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Israel's fence of peace

IT TAKES about 10 minutes to walk from Coolidge Corner in Brookline to Kenmore Square in Boston. Why is this important? Because it takes the same amount of time for a Palestinian terrorist to walk from Kalkilya in the West Bank to Kfar Saba in Israel. Nothing can stop one from walking from Brookline to Boston; so too, nothing can stop a Palestinian terrorist from walking from the West Bank to Israel. Unfortunately, it's as easy as it sounds.

There has been a lot of talk lately about Israel's security fence. For Israelis, this debate has come as a complete surprise; most Israelis, both left- and right-wing, consider the fence to be an absolute necessity -- it's the last resort in protecting themselves and their children. And yet, outside of Israel, there is still debate.

One reason for this gap is the huge difference between aloof theoretical debate and the reality on the ground. While many pay lip service and condemn terrorism, Israelis are the ones who suffer the deadly consequences.

The security fence is a defensive and nonlethal measure. It has only one goal: to prevent terrorism. The end of terrorism would render the security fence unnecessary. Fences can be built and torn down, but human lives are irreplaceable.

Some say that the fence is a barrier to peace. In fact, it is just the opposite. The lack of a fence between Israel and the West Bank has made it possible for Hamas and Islamic Jihad to hold the peace process hostage. Each time political progress was made, it was derailed by deadly attacks carried out by these terrorists. The visit of General Anthony Zinni and the coinciding deadly attack on the Sbarro Pizzeria, which killed 15 Israelis in Jerusalem, are a case in point. Building a fence will cause a sharp decline in the number of such attacks and give leaders more latitude to continue peace negotiations. It will hinder the ability of terrorists to derail the peace process, thus making the peace process more resilient.

Another argument against the fence claims that it will be ineffective, but in fact the fence's effectiveness has been tested and proven. Over the past three years, only one out of the 124 suicide attacks came from Gaza, despite the fact that Gaza is the major stronghold of Palestinian terrorism. The reason why is painfully obvious: In Gaza there is a security fence, while in the West Bank there is none.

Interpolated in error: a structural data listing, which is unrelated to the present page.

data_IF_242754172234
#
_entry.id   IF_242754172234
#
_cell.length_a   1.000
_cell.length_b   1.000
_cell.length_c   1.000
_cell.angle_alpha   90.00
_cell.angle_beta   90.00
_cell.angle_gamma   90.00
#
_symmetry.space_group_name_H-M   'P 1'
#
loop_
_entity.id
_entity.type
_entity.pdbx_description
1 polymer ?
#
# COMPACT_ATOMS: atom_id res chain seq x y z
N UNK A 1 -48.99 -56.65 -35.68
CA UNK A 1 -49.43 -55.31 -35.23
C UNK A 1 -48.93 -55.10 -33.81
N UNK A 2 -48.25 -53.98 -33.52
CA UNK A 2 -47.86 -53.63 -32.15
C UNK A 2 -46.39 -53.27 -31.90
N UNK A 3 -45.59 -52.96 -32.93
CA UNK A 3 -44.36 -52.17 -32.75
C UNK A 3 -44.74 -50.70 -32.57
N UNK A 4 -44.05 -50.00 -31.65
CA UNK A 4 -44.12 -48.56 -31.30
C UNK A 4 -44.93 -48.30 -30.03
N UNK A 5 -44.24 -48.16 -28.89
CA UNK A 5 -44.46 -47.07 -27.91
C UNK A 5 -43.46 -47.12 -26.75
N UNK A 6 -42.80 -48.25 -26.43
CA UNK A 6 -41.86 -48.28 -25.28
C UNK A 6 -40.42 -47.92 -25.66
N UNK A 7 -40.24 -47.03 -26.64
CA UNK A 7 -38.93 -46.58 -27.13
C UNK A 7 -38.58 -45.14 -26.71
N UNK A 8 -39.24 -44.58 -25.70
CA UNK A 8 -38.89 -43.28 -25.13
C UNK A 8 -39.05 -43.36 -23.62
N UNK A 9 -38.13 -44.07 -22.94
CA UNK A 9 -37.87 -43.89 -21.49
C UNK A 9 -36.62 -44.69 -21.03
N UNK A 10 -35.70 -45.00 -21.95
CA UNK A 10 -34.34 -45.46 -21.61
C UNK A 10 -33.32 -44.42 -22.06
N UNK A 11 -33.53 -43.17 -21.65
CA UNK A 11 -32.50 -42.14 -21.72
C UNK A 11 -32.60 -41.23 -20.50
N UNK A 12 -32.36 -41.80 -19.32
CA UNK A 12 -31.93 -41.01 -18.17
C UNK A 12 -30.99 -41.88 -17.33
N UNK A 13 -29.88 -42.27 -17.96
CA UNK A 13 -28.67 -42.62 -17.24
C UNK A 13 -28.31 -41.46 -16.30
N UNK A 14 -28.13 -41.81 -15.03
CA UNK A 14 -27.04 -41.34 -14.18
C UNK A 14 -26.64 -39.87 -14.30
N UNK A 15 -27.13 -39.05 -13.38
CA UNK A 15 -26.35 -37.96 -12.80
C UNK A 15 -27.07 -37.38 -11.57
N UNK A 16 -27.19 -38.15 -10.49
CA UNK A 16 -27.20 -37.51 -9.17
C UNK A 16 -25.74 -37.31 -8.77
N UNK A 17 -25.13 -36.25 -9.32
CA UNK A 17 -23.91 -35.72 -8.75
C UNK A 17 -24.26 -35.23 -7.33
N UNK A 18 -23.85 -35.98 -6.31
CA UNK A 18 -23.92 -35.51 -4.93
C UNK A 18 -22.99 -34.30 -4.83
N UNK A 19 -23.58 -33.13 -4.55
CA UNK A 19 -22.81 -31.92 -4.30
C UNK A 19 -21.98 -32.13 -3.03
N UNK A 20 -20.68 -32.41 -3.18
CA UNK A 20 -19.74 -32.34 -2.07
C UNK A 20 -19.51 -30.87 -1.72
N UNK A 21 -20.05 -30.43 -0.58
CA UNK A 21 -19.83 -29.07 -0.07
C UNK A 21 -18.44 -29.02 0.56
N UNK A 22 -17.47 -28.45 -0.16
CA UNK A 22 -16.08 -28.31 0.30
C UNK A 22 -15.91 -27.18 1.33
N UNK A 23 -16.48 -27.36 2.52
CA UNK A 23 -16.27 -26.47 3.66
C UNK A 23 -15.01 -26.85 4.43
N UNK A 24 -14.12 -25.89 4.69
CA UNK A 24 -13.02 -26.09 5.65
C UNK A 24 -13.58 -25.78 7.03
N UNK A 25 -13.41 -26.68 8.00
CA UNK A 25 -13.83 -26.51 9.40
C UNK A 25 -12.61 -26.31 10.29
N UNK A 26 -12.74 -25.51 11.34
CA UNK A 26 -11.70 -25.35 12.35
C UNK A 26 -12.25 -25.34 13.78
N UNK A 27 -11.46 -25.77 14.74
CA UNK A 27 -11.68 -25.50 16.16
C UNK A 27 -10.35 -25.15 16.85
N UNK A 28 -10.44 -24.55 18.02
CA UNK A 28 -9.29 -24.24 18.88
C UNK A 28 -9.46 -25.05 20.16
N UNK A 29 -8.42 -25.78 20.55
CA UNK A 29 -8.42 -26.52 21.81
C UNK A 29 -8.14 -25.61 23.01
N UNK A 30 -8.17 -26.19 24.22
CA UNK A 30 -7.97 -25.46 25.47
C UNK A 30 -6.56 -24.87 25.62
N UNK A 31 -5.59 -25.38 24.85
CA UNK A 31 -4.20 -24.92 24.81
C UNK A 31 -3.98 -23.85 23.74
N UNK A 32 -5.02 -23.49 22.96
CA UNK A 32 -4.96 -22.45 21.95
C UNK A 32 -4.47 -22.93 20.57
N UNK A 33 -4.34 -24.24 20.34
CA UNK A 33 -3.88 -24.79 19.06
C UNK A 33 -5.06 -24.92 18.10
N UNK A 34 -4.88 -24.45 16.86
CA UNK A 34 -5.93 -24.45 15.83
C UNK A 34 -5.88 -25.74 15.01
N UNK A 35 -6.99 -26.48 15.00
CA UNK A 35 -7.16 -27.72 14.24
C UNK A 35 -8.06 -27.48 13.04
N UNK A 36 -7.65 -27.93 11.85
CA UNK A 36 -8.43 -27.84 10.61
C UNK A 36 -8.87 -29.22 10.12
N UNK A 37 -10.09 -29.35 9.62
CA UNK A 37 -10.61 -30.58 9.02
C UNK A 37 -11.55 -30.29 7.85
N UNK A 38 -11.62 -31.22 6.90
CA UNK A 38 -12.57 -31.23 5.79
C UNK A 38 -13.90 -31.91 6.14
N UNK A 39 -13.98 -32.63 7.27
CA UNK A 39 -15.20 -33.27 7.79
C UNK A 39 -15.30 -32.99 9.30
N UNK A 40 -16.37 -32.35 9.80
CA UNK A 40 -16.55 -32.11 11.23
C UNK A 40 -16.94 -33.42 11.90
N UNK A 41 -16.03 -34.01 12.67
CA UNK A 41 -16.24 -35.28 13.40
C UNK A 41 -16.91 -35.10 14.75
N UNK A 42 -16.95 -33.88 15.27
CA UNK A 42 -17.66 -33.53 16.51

Photos in the media and elsewhere depict the fence as a tall concrete wall. However, 94 percent is actually just a chain-link fence, most of it within the Green Line. The portions made up of a concrete wall are adjacent to Israel's main highway, where any minor threat could bring the country to a halt.

Some claim that the fence is an Israeli attempt to annex part of the West Bank. This is a bizarre accusation. It has been Israel's policy in the past 36 years not to annex the territories. Suggesting that Israel is now attempting to change that policy through such partial measures is absurd.

The final argument against the fence states that it will create inconveniences for some Palestinian farmers who will be separated from their fields. A limited number of inconveniences do exist, and they are addressed by the Israeli government on a case-by-case basis. However, they are relatively minor when compared to the benefit of saving hundreds of lives.

The security fence may not be the ideal solution, but it is definitely the most practical way to protect innocent Israelis from the unprecedented wave of Palestinian terrorism. The Palestinian leadership, and all others who want to see a peaceful resolution to the conflict, would be well advised to fight terrorism instead of fighting the fence. While fences are reversible, the loss of human life is not.

Meir Shlomo is the consul general of Israel to New England.

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